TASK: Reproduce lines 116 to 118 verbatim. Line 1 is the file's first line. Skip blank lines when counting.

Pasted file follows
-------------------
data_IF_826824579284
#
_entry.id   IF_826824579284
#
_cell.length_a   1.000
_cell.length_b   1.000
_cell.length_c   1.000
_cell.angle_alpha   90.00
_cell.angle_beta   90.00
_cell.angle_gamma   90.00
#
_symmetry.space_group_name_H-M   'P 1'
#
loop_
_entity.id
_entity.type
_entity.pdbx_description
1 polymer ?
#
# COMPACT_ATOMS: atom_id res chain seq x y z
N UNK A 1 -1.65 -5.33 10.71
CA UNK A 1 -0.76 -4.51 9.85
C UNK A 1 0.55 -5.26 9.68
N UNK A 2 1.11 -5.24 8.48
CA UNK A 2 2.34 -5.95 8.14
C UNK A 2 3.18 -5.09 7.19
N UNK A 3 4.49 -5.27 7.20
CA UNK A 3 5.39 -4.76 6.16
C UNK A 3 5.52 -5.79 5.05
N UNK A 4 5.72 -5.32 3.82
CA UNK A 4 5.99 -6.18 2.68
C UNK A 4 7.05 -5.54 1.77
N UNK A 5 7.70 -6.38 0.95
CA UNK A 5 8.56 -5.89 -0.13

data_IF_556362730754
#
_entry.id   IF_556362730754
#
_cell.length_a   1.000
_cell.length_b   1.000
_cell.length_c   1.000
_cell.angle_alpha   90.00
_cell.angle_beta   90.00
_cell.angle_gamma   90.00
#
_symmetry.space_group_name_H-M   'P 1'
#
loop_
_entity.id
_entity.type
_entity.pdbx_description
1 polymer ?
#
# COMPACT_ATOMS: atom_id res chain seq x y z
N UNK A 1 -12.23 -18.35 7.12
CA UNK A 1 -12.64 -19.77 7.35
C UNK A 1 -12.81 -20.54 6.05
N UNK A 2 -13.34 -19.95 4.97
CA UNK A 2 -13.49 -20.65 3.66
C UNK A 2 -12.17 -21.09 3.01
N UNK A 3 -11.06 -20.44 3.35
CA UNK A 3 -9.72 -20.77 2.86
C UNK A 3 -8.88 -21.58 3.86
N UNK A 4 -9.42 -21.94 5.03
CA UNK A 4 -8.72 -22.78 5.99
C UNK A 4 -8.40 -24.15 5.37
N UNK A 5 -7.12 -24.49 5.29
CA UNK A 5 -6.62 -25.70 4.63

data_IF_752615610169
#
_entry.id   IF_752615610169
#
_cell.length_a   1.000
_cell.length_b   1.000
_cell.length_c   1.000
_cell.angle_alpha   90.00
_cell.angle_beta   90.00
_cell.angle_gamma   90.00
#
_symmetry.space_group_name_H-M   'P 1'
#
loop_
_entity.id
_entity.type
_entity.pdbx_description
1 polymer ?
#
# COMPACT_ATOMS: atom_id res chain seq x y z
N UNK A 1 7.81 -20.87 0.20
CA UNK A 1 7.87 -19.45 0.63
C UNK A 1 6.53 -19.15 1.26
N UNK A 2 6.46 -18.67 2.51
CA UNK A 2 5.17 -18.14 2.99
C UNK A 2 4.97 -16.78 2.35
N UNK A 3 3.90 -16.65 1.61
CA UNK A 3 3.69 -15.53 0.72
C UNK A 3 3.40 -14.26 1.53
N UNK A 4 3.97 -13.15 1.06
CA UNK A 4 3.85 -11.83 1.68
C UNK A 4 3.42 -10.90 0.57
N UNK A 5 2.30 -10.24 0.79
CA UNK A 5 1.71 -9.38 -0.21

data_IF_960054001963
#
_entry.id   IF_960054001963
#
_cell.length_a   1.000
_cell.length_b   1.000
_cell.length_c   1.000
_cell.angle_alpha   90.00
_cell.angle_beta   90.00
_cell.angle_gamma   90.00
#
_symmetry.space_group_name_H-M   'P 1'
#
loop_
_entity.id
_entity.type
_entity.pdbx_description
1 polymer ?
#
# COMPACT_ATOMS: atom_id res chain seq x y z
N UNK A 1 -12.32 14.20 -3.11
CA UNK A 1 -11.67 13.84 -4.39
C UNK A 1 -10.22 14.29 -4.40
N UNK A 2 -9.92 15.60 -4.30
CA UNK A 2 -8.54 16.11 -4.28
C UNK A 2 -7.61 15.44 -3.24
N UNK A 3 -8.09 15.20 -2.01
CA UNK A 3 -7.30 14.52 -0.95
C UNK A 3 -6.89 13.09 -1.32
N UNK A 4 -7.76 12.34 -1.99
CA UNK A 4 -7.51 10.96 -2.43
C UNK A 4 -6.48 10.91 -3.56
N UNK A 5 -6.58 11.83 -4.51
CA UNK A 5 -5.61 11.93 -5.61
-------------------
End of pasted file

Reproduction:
loop_
_entity.id
_entity.type